You've heard of Murphy's Law, no doubt. But how about Sturgeon's Law? How about Skitt's Law? No? Then you have to read this nifty article by Chris Higgins over at mental_floss about 11 wacky "laws" named after people. For example:
1. STURGEON'S LAW
The law: "90% of everything is crap." (In some versions, "crap" is replaced with "crud.")
The story: Science fiction author Theodore Sturgeon wrote a defense of sci-fi in the March 1958 issue of the sci-fi magazine Venture. He wrote, in part (emphasis added):
I repeat Sturgeon’s Revelation, which was wrung out of me after twenty years of wearying defense of science fiction against attacks of people who used the worst examples of the field for ammunition, and whose conclusion was that ninety percent of SF is crud. Using the same standards that categorize 90% of science fiction as trash, crud, or crap, it can be argued that 90% of film, literature, consumer goods, etc. are crap. In other words, the claim (or fact) that 90% of science fiction is crap is ultimately uninformative, because science fiction conforms to the same trends of quality as all other art forms.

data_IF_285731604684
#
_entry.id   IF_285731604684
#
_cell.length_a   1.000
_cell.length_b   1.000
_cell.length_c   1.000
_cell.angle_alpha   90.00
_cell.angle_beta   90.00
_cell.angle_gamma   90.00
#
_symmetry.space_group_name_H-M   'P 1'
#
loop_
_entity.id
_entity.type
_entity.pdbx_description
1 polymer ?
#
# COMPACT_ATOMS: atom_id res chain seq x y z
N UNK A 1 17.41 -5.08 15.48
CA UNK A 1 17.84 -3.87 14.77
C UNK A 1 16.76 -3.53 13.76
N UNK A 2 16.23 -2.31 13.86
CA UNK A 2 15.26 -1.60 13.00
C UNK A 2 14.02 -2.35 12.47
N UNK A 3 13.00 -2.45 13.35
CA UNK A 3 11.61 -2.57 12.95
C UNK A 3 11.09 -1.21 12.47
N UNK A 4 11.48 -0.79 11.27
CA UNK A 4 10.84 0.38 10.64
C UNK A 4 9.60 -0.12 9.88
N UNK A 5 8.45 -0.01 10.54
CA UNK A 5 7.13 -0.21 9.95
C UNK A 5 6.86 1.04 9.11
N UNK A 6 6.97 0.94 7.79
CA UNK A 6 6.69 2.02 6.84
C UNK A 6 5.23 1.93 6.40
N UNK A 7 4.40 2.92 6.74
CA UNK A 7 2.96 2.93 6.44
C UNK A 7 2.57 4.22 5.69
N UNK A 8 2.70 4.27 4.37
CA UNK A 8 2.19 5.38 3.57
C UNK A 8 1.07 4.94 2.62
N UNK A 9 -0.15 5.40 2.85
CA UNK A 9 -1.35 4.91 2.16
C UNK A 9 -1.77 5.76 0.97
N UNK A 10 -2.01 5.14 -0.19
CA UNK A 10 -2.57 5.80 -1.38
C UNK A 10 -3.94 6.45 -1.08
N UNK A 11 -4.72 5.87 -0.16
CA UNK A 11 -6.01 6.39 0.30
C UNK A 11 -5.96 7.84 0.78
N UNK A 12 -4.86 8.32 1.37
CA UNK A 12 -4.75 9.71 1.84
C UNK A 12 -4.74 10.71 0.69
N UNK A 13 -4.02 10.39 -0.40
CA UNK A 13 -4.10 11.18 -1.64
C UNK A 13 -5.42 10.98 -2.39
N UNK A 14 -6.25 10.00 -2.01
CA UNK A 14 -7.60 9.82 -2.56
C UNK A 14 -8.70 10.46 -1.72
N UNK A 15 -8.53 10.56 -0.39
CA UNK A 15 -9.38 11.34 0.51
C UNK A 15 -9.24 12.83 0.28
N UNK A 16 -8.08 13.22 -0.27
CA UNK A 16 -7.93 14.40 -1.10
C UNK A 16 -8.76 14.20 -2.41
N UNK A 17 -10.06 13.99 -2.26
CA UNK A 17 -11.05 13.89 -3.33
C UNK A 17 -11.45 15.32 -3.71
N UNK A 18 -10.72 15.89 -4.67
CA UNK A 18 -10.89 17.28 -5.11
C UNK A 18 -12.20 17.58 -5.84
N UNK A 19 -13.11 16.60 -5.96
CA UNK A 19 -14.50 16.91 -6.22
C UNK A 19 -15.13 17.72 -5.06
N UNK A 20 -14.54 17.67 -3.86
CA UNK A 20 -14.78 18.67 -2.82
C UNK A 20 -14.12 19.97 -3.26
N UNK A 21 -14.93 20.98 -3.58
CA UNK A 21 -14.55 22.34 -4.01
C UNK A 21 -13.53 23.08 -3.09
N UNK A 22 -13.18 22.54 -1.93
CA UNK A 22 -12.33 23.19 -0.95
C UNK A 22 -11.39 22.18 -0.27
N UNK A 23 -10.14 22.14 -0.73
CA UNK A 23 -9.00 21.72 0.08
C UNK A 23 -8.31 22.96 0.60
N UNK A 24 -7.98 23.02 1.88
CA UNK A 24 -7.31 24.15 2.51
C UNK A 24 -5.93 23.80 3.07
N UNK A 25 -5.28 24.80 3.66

Two trivia notes on this one. First, as you can see above, Sturgeon himself termed this "Sturgeon's Revelation," however, accidents of history (and the OED) turned it into Sturgeon's Law. There actually is a "Sturgeon's Law," and it is: "Nothing is always absolutely so." Second note — Sturgeon is the basis for Kurt Vonnegut's recurring character Kilgore Trout.
3. SKITT'S LAW
The law: "Any post correcting an error in another post will contain at least one error itself."
The story: Skitt's Law is just one of many internet-themed corollaries of Muphry's Law, which itself states: "If you write anything criticizing editing or proofreading, there will be a fault of some kind in what you have written." So horribly, horribly true. (And yes, "Muphry" is an intentional misspelling referencing Murphy's Law.) Apparently the law was first coined by G. Bryan Lord, referring to a Usenet user named Skitt.
Read the rest over at mental_floss: Link